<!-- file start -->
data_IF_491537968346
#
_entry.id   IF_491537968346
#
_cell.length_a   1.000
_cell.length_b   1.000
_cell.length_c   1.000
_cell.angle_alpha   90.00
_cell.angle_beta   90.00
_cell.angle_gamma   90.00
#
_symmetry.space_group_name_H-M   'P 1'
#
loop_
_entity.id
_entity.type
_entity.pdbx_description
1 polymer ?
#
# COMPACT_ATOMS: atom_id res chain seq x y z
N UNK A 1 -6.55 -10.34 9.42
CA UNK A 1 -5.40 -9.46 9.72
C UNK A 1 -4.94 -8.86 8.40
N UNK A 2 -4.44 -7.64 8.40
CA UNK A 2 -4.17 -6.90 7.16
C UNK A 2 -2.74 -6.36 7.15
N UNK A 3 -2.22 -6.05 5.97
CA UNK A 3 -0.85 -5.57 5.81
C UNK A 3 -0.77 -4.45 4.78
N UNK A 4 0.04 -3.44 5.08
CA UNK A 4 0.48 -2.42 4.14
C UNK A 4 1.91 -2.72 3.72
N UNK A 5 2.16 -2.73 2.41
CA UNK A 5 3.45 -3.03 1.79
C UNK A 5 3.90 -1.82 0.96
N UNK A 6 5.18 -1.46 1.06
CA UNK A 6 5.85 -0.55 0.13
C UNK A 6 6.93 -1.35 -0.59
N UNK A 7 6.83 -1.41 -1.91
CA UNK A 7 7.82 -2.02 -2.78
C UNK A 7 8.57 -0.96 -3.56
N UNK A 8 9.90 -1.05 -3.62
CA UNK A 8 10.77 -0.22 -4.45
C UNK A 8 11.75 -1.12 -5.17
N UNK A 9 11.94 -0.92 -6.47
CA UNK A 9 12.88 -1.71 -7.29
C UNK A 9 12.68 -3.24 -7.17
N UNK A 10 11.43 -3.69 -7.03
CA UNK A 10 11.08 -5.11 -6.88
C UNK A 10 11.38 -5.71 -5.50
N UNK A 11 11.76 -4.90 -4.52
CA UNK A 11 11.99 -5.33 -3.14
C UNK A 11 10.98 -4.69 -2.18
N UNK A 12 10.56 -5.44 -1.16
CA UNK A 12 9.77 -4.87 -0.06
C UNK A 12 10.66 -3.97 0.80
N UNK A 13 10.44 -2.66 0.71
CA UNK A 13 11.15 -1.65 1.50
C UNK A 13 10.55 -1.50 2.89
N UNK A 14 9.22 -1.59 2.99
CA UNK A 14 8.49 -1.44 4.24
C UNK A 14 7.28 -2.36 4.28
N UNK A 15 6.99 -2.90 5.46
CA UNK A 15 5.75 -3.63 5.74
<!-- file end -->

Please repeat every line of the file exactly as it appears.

data_IF_491537968346
#
_entry.id   IF_491537968346
#
_cell.length_a   1.000
_cell.length_b   1.000
_cell.length_c   1.000
_cell.angle_alpha   90.00
_cell.angle_beta   90.00
_cell.angle_gamma   90.00
#
_symmetry.space_group_name_H-M   'P 1'
#
loop_
_entity.id
_entity.type
_entity.pdbx_description
1 polymer ?
#
# COMPACT_ATOMS: atom_id res chain seq x y z
N UNK A 1 -6.55 -10.34 9.42
CA UNK A 1 -5.40 -9.46 9.72
C UNK A 1 -4.94 -8.86 8.40
N UNK A 2 -4.44 -7.64 8.40
CA UNK A 2 -4.17 -6.90 7.16
C UNK A 2 -2.74 -6.36 7.15
N UNK A 3 -2.22 -6.05 5.97
CA UNK A 3 -0.85 -5.57 5.81
C UNK A 3 -0.77 -4.45 4.78
N UNK A 4 0.04 -3.44 5.08
CA UNK A 4 0.48 -2.42 4.14
C UNK A 4 1.91 -2.72 3.72
N UNK A 5 2.16 -2.73 2.41
CA UNK A 5 3.45 -3.03 1.79
C UNK A 5 3.90 -1.82 0.96
N UNK A 6 5.18 -1.46 1.06
CA UNK A 6 5.85 -0.55 0.13
C UNK A 6 6.93 -1.35 -0.59
N UNK A 7 6.83 -1.41 -1.91
CA UNK A 7 7.82 -2.02 -2.78
C UNK A 7 8.57 -0.96 -3.56
N UNK A 8 9.90 -1.05 -3.62
CA UNK A 8 10.77 -0.22 -4.45
C UNK A 8 11.75 -1.12 -5.17
N UNK A 9 11.94 -0.92 -6.47
CA UNK A 9 12.88 -1.71 -7.29
C UNK A 9 12.68 -3.24 -7.17
N UNK A 10 11.43 -3.69 -7.03
CA UNK A 10 11.08 -5.11 -6.88
C UNK A 10 11.38 -5.71 -5.50
N UNK A 11 11.76 -4.90 -4.52
CA UNK A 11 11.99 -5.33 -3.14
C UNK A 11 10.98 -4.69 -2.18
N UNK A 12 10.56 -5.44 -1.16
CA UNK A 12 9.77 -4.87 -0.06
C UNK A 12 10.66 -3.97 0.80
N UNK A 13 10.44 -2.66 0.71
CA UNK A 13 11.15 -1.65 1.50
C UNK A 13 10.55 -1.50 2.89
N UNK A 14 9.22 -1.59 2.99
CA UNK A 14 8.49 -1.44 4.24
C UNK A 14 7.28 -2.36 4.28
N UNK A 15 6.99 -2.90 5.46
CA UNK A 15 5.75 -3.63 5.74